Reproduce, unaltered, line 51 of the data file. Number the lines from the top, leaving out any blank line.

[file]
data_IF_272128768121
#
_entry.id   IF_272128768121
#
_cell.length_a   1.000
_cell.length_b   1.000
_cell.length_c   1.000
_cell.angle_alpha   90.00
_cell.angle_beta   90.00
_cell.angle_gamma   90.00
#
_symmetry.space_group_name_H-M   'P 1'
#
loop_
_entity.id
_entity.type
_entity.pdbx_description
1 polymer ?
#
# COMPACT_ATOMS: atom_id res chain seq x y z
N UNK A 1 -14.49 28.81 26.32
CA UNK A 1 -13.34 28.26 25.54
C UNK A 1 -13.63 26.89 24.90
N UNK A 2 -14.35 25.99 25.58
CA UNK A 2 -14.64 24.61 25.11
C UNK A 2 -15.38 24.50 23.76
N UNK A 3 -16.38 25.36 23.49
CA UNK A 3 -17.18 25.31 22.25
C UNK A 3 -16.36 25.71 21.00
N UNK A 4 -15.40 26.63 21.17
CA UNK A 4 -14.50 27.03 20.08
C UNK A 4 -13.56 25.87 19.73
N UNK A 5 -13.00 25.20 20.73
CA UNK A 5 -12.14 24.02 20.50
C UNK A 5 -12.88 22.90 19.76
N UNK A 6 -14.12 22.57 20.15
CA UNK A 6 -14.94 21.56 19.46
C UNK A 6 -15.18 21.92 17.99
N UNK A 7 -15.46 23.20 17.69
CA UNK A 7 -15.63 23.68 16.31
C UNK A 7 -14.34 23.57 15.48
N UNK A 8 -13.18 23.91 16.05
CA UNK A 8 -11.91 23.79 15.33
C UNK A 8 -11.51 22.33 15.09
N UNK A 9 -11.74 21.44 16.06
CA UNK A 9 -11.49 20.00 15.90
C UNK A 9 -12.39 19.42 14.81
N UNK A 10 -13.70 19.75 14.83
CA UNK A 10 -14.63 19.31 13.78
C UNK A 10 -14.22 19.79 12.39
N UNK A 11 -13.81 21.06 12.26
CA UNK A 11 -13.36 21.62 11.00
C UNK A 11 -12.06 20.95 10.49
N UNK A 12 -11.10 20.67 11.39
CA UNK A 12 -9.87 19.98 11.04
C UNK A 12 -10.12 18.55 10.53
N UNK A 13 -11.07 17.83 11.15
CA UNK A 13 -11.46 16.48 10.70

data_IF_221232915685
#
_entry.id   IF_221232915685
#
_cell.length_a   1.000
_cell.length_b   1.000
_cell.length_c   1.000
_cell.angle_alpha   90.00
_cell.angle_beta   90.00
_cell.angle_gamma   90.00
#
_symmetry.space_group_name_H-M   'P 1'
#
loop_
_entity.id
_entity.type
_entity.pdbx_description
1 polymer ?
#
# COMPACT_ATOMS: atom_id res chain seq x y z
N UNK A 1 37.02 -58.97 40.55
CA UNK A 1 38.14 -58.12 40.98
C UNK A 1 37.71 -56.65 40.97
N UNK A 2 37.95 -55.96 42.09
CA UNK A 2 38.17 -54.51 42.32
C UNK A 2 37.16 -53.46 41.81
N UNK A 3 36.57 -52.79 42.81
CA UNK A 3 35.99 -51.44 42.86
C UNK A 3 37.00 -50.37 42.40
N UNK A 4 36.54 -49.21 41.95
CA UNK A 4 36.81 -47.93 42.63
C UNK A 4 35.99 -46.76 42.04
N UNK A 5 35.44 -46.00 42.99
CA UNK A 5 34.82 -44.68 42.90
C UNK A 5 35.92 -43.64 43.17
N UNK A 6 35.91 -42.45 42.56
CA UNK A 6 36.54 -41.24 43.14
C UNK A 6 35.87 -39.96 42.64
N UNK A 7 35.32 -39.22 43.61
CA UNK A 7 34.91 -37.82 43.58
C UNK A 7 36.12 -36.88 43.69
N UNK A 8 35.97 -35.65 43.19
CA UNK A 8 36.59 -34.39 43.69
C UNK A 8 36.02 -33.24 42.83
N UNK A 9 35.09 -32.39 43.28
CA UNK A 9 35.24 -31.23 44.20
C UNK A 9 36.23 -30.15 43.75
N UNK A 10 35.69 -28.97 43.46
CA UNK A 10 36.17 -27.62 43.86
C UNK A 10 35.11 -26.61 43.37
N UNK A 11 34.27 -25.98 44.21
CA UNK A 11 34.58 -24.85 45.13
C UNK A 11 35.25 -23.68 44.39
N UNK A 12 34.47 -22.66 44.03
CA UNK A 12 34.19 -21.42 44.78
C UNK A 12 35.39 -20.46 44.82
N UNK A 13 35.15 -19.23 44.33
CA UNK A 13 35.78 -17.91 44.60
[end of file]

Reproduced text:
N UNK A 11 -13.81 21.06 12.26